A funny thing happened on the way to box-office success, though; where superheroes past were more of the man-of-steel variety, indestructible and incontrovertibly adult, the new superhero is boyish, ambivalent, and flawed. Finding more drama in the rise (or return) of the superhero than his reign, the new breed chooses to place its protagonists' weaknesses and shortcomings front and center. In place of the hero, our culture has substituted two variations on the theme: the returning hero and the emerging hero. What both share in common are the flaws that are their dramas' driving force.
Take a peek around at contemporary culture, and common threads emerge about how Americans like their famous figures. They like guys whom they would feel comfortable inviting to a barbecue, and they like their heroes to be ordinary, just like them. Witness the triumph of President Bush in the 2004 election, which many observers credited to the successful manipulation of his image as Everyman. Or take celebrity culture's relentless focus on peeking behind the curtain of the rich and famous, revealing (supposedly) nothing other than ordinary folk living ordinary lives. Where once movie stars were larger-than-life figures like Cary Grant and Grace Kelly, now actors devote much of their energy to proving just how down-to-earth and unspoiled they are.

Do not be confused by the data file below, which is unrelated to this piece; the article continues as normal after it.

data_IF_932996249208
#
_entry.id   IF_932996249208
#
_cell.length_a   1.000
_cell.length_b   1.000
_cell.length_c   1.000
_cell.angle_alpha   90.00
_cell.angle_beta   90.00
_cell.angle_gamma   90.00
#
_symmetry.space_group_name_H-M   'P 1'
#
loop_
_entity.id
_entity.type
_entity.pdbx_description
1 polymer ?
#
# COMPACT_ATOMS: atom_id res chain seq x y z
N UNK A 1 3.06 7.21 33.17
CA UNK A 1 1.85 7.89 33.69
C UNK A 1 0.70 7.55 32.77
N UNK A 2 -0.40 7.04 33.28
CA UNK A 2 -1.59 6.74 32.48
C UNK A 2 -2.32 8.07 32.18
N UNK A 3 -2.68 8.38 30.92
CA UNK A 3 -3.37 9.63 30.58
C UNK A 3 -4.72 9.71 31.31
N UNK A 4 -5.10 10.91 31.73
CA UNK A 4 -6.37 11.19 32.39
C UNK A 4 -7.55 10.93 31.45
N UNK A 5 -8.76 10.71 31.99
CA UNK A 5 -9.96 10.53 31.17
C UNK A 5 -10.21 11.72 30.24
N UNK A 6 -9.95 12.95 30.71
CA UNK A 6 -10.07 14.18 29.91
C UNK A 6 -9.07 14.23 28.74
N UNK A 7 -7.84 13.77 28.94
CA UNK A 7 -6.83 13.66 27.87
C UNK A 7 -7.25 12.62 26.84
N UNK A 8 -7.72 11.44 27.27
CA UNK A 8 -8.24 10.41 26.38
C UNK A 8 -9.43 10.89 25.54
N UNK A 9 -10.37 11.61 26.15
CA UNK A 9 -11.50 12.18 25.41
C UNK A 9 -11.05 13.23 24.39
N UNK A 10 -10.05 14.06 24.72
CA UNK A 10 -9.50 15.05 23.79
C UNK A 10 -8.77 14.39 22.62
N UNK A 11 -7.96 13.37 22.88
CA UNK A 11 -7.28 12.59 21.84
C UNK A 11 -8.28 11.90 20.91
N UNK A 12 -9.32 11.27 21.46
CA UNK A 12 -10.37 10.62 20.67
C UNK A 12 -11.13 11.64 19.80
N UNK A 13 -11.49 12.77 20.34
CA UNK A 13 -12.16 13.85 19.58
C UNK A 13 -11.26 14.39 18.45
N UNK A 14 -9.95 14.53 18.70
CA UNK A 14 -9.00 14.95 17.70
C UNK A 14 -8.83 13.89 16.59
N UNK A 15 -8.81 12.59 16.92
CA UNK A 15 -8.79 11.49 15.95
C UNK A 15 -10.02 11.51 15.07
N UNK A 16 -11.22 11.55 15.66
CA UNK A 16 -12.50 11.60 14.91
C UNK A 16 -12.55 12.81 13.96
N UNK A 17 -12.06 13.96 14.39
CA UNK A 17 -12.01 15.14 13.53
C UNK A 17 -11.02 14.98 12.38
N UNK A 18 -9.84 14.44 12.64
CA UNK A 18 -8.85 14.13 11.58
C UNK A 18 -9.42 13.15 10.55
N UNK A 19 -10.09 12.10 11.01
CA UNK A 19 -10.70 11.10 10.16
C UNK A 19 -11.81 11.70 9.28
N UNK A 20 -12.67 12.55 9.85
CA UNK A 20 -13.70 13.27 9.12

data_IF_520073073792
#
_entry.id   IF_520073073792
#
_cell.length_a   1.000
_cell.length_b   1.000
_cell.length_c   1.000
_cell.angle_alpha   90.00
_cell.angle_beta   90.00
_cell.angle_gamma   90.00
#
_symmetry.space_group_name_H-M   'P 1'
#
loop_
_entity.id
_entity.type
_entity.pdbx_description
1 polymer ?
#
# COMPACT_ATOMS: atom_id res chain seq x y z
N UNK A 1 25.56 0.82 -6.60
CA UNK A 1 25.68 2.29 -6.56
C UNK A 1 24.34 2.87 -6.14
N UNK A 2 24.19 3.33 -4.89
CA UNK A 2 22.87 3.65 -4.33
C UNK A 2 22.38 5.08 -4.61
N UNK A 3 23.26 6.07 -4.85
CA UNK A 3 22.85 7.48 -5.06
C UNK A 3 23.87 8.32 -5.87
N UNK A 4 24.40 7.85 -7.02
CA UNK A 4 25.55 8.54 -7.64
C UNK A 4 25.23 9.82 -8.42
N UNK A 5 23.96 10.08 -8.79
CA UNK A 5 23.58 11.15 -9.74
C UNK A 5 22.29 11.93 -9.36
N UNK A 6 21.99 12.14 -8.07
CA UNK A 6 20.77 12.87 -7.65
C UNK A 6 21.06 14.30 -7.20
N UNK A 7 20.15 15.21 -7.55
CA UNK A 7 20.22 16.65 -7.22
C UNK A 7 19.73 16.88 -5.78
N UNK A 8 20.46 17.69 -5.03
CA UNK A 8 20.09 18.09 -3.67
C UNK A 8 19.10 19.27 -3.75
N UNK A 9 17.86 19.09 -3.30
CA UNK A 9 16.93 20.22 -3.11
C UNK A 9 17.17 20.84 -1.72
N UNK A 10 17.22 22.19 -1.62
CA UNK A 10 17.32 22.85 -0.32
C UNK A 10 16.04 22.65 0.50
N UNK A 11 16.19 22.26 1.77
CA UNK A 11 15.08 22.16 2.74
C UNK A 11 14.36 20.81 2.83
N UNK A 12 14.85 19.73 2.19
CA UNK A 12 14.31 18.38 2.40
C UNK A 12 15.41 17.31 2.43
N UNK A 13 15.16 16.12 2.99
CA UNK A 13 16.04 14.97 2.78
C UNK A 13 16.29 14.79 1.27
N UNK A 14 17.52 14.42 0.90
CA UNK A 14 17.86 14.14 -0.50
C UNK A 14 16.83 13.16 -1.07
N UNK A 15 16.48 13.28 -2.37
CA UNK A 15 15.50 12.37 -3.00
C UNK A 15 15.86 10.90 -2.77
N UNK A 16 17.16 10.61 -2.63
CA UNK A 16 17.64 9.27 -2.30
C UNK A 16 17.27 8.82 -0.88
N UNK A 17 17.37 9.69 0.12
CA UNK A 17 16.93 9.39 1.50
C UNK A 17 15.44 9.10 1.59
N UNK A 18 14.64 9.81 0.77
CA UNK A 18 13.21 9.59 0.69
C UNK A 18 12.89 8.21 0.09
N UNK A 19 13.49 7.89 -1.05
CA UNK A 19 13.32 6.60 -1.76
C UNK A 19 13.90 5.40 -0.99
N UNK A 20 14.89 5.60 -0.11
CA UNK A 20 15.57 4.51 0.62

Similarly, we like to see our superheroes life-size these days, conflicted about their role, tormented by the past, crushed by indecision, or unsure of their powers because the very notion of a superhero seems a dubious one. In recent films such as "Spider-Man," "The Incredibles," "Batman Begins," and "Sky High," the old notion of the superhero is interrogated and found somewhat wanting. All these films share a philosophy that the only way to reinvigorate the superhero for contemporary audiences is to render him somehow weak or ambivalent.
The domestication of the superhero owes its recent resurgence to the "Spider-Man" series, which cast frail-looking, bookish Tobey Maguire--rather than some manlier ironman--as the eponymous hero. In so doing, "Spider-Man" took its protagonist off his pedestal and returned him to the pavement of ordinary experience. The casting of Maguire also reflected changing notions of masculinity, in which brawny, all-American types (like Superman, perhaps) have fallen out of favor, replaced by a more sensitive (though still butt-kicking) specimen. Crucial to the films' populist mythology was a moment in "Spider-Man 2" in which Spider-Man, exhausted after preventing an elevated subway car from hurtling to the ground, is tended to by those passengers he has just saved. Tenderly removing his mask, they are astonished at what they find; "He's just a kid," they exclaim.
Two films this summer also present domesticated superheroes, but unlike "The Incredibles," they do so to shape characters more pleasing to audiences, lacking the politicized knowingness of the Pixar film. "Batman Begins," the first episode in the retooling of the formerly moribund "Batman" series, heads all the way back to the source of Batman's--that is, Bruce Wayne's--pain: the murder of his parents by a violent thug. Bruce, as is related in a series of extended flashbacks, struggles with his urge for retribution against those who took away his parents' lives.